A 12-year research program conducted by Minnesota’s Chippewa River Watershed Project has been studying this type of solution. Scientists have documented that where there are concentrations of perennial plants, significant reductions in soil sediments and agricultural nutrients in surrounding watersheds follow. Their findings suggest that if just 10 percent of critical lands in the Chippewa watershed were converted to rotations of pastures and other perennial crops and habitats, the surrounding waterways would see measurable improvements in water quality.

Critics frequently argue that shifting to such diversified agricultural methods is a luxury the world can’t afford; that only chemical- and technology-intensive farming can provide the volume of food necessary for a growing population. Peer-reviewed studies increasingly show the opposite, however. Sustainable agriculture systems are highly productive, and also have other benefits — such as a reduced carbon footprint, the elimination of toxic chemicals, prevention of soil loss, habitat protection, and beauty.

Modern farmers have developed sophisticated and profitable systems — including organic, biodynamic, and rotational grazing practices — based on the interplay of ecology and farming. This marriage of specialties is referred to as agroecology. Great strides already have been made in the production of dairy and beef cattle, swine, and poultry on small- and large-scale pasture operations. Animals are being raised in appropriate numbers and are not solely dependent on trucked-in feed. As in a healthy ecosystem, their wastes become soil nutrients rather than toxic byproducts that overflow into watersheds.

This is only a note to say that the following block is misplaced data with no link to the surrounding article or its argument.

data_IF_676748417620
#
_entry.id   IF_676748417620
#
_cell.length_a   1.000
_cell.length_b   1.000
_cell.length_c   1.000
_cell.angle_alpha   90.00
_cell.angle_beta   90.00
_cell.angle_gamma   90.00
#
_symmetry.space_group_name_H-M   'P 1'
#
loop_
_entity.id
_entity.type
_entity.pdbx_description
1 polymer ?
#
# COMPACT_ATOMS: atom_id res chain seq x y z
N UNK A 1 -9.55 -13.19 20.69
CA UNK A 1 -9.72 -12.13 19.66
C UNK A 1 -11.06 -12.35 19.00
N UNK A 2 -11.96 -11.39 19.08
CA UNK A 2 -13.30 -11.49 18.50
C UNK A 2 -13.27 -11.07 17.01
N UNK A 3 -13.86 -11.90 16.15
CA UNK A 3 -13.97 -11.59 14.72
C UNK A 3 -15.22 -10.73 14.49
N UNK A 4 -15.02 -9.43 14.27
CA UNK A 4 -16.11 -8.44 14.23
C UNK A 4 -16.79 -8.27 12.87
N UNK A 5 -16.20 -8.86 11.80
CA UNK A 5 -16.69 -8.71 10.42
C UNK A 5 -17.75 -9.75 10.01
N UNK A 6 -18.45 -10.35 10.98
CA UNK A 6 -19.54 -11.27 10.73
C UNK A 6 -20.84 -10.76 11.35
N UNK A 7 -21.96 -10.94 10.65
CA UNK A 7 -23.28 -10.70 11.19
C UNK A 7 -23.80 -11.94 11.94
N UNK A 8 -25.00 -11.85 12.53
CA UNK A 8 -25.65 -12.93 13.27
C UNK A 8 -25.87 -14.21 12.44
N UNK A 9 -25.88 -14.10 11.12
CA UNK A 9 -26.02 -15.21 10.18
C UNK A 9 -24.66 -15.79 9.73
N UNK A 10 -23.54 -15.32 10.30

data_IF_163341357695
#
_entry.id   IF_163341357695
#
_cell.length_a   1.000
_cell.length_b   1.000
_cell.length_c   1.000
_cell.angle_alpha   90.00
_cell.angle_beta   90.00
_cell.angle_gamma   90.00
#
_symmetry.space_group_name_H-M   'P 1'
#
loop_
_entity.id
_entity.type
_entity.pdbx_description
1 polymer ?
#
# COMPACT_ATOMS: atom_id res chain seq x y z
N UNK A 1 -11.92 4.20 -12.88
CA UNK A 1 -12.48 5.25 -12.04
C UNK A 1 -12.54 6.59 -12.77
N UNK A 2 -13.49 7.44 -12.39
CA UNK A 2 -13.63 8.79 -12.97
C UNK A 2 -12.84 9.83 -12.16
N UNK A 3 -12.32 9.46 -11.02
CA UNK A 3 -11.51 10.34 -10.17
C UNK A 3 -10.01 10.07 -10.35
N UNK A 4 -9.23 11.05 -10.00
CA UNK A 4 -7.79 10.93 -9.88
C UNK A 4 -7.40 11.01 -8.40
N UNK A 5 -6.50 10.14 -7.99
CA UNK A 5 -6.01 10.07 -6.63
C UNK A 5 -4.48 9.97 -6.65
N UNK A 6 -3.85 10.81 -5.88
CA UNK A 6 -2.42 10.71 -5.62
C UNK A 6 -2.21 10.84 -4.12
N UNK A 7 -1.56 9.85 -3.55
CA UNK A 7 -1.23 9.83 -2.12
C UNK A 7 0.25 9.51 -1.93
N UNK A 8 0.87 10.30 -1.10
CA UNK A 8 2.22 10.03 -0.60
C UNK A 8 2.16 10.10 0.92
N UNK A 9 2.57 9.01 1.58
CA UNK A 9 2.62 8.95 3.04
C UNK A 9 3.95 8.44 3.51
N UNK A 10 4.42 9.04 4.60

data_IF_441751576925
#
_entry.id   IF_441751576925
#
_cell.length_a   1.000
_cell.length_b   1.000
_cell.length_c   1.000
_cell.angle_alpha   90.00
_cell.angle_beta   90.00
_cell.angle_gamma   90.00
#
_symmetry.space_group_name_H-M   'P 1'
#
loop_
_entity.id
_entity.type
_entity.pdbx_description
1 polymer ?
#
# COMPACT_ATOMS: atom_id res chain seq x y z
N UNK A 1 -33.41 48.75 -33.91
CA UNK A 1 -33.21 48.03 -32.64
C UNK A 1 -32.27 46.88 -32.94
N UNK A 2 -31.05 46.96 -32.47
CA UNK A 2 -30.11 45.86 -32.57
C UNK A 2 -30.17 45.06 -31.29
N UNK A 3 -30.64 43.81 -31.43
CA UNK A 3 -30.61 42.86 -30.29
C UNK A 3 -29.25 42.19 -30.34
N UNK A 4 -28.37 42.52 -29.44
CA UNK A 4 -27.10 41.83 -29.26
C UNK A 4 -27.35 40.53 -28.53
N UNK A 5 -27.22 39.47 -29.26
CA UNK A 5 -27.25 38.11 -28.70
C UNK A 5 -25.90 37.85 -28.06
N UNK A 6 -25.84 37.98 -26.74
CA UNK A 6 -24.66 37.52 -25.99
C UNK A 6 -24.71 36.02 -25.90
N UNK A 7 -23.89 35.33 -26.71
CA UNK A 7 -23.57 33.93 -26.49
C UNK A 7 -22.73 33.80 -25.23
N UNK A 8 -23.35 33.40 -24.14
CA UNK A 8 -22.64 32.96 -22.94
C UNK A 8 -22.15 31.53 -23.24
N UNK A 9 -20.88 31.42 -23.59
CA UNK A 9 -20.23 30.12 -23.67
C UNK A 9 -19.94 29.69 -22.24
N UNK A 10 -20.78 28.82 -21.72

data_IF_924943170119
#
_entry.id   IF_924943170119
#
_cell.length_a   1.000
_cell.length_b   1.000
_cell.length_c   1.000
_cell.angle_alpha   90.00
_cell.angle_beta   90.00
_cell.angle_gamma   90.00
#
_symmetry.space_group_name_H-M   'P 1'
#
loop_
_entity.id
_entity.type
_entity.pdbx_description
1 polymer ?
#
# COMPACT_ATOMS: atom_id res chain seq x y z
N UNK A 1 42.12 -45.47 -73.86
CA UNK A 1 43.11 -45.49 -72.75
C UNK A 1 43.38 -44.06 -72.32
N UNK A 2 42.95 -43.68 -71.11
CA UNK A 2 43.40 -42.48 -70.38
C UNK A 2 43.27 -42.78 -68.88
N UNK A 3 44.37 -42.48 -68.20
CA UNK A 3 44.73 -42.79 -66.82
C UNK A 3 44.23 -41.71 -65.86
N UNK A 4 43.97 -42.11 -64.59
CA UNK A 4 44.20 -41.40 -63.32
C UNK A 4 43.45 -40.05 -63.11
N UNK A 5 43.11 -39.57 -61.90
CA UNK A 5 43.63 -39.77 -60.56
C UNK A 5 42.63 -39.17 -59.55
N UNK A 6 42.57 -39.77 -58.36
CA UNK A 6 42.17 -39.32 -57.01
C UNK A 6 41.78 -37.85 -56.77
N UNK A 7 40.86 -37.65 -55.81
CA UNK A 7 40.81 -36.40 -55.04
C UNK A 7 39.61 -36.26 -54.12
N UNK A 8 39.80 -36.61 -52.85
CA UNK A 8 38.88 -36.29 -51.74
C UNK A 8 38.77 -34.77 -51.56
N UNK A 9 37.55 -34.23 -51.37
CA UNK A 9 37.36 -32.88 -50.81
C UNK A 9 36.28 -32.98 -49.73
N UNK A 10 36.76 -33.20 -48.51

The Next Step: Perennial Grains

Science is now on taking on a new agroecological frontier: perennial grains. Perennials have many ecological advantages over annual crops. Because they live longer and develop deep roots over time, perennial plants have greater access to ground water. Also, those deep root systems make them less susceptible to wind and rain, protecting the soil from erosion.

Innovative research has been underway for decades at the Land Institute, Washington State University, and other institutions to cross-breed food crops with close wild perennial relatives. The goal is to develop commercially viable perennial grains, oil seeds, and other crops that would form the foundation of enduring farming practices that don’t compromise the soil, poison the environment, or degrade water quality. One can imagine, for example, a farm field dominated by perennial wheat or sunflowers that can remain productive for many years, without the need for annual tilling, reseeding, or applying heavy doses of chemicals.

The next leap forward in agroecology may not be that far off. According to the Land Institute, research in Canada, Australia, China, and the United States suggests that perennialization of major grain crops like wheat, rice, sorghum and sunflowers can be developed within the next several decades.

Toward a 50-Year Farm Bill

Just as in the days of the Dust Bowl, when the country faced devastating losses of soils, the Farm Bill presents the country’s primary tool for ushering in a new generation of agricultural thinking. It is, after all, the main economic mechanism we have for accounting for things that the market does not address: stewardship and health. Because it is renewed regularly every five to seven years, the Farm Bill also presents a path that can be assessed and updated at regular intervals.